Research News

Violent Crime and Civic Engagement in Rural Communities

Sociologist Matthew Lee designs a new conceptual model to study violence in rural settings

Violent crime doesn't just occur within city limits. It's a troubling aspect of life in rural areas as well, but researchers interested in understanding the nature of violent crime in non-urban settings faced a special challenge--the conceptual framework for studying violence in urban areas and neighborhoods doesn't work for rural areas. So says Matthew Lee, a sociology professor at Louisiana State University.

"Unlike the urban setting, most rural communities do not have neighborhoods in the traditional sense of a relatively small and well-populated spatial unit," Lee explains, "and in many communities, the nearest neighbors are actually miles away."

So Lee, a recipient of a prestigious National Science Foundation (NSF) Faculty Early Career Development (CAREER) award--given to outstanding researchers near the beginning of their academic careers who are committed to integrating research and education--developed a new conceptual model and it led him to identify factors that explain the variation in crime rates among rural areas.

Just as some cities experience more violent crime than others, the same is true for rural areas. Lee defines violent crime "as the official reported rate of murder, robbery and aggravated assault." Rape statistics are not included because "there are serious problems with underreporting for that crime," he asserts.

He points to Mississippi's Delta Region, parts of Appalachia and Louisiana's Florida Parishes as having high rates of violent crime, despite their predominantly rural character.

Lee published the results of his research in Civic Community in the Hinterland: Toward a Theory of Rural Social Structure and Violence, which appeared in the May 2008 issue of the scholarly journal Criminology.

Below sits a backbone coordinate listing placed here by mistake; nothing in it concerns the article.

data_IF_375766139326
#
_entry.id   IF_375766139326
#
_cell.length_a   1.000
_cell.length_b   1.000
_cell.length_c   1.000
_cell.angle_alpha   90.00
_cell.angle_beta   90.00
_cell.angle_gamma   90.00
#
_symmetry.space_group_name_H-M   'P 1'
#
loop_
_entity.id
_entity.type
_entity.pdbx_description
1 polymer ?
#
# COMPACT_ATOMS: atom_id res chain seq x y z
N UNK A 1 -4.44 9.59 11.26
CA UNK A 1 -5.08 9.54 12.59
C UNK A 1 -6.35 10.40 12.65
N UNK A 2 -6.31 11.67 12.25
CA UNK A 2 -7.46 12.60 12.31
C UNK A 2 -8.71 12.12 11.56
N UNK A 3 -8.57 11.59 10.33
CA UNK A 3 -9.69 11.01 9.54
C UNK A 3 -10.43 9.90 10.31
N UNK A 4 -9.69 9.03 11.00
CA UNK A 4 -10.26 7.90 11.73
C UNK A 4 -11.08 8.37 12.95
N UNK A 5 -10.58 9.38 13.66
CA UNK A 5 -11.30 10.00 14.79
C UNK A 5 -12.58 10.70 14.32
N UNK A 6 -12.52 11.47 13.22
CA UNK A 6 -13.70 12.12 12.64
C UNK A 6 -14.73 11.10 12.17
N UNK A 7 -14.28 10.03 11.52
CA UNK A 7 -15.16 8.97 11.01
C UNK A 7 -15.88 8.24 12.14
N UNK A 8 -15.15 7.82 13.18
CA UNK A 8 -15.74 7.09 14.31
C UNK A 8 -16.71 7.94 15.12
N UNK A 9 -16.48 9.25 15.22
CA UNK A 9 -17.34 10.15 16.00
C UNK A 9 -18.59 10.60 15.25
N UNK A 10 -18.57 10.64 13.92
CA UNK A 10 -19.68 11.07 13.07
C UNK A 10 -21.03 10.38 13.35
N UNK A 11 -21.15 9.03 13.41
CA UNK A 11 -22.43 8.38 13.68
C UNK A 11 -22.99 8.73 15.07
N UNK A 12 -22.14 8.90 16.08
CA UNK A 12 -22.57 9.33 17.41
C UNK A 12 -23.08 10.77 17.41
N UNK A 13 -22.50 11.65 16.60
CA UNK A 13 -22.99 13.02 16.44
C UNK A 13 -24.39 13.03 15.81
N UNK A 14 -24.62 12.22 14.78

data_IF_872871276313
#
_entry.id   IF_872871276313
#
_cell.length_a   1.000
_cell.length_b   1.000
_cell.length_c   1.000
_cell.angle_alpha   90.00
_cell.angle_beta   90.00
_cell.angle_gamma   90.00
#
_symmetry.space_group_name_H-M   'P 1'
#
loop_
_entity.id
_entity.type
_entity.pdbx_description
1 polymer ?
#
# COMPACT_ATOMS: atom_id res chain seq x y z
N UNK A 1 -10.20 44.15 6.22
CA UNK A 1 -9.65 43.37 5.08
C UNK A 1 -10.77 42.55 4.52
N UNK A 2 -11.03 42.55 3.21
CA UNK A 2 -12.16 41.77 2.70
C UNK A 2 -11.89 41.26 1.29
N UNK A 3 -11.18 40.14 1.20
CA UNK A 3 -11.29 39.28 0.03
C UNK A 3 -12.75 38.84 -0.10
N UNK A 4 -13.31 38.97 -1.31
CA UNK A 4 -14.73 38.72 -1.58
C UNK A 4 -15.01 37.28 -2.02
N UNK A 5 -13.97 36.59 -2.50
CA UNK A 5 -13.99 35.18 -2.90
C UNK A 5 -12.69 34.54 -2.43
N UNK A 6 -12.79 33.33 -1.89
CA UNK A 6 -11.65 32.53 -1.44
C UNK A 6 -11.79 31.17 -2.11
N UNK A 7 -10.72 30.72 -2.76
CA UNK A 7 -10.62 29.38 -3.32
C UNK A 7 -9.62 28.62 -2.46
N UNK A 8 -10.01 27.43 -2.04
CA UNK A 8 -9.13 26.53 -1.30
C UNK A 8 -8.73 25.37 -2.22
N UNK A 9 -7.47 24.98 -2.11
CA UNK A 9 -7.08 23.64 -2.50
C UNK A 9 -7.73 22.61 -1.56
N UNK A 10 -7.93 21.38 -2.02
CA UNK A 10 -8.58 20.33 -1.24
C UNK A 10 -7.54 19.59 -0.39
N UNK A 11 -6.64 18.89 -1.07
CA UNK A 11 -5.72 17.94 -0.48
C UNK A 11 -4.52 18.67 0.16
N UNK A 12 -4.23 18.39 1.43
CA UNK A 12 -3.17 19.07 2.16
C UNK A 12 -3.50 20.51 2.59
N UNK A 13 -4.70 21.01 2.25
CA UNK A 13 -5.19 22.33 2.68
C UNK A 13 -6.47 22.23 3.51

Civic Community

For his study, Lee looked at counties that had populations of between 1,000 and 25,000 residents and that reported at least 90 percent of their data to the Federal Bureau of Investigation's (FBI) Urban Crimes Report (UCR) between 2000 and 2002. He discovered that rural areas having a stronger civic community experienced significantly lower rates of violent crime. The decreased rate in crime is because the capacity of the communities themselves to integrate their members, regulate their behavior and collectively solve community social problems is substantially enhanced, according to Lee.

Indicators of civic community include the existence of locally oriented businesses, the length of time people lived in the same house, rates of home ownership, the number of congregations, civic associations, family farms and other groups (such as the PTA/Parent-Teacher Association and the Girl Scouts), and the level of voter turnout.

Lee and other social scientists who share the civic community perspective generally assert that communities with a strong local cooperation base, a locally oriented business climate and a participatory culture can withstand extra-local pressures and solve local problems more easily and efficiently.

"Communities with high levels of 'civic engagement'--individual and collective actions designed to identify and address issues of public concern--are better off on a variety of civic welfare outcomes, including lower poverty and unemployment rates, higher median incomes and lower violent crime rates," Lee explains.

While Seattle, Wash., is not a rural area, Lee cites it as an example of successful civic engagement. Others also share that view. According to the Social Capital Community Benchmark Survey (part of an ongoing initiative of Robert D. Putnam, distinguished scholar and social capital researcher at the John F. Kennedy School of Government of Harvard University), the city of Seattle scores high on 'civic leadership,' 'associational involvement,' and other similar indicators.

Lee points to the effects of globalization as a key factor in the shift of a peaceful rural area to one with rising violent crime. Such change leads to significant community-level 'structural differentiation'--this occurs when a society goes from simple to a more complex organization. These changes include the corporatization of agricultural production, the disruption of local communities through the development of energy boomtowns--a community that experiences sudden and rapid population and economic growth--and the moving of young adults to metropolitan labor markets.

"Currently, a substantial body of research suggests that communities dominated by giant corporate interests are vulnerable to the vicissitudes of global markets and profit-driven corporate decision makers," Lee noted.

Lee is now researching civic community and violent crime rates in rural settings from 1980-2000. And, although he maintains ongoing research of rural communities in the United States, he hopes to start a project on murder in the city of New Orleans before and after the flooding due to Hurricane Katrina.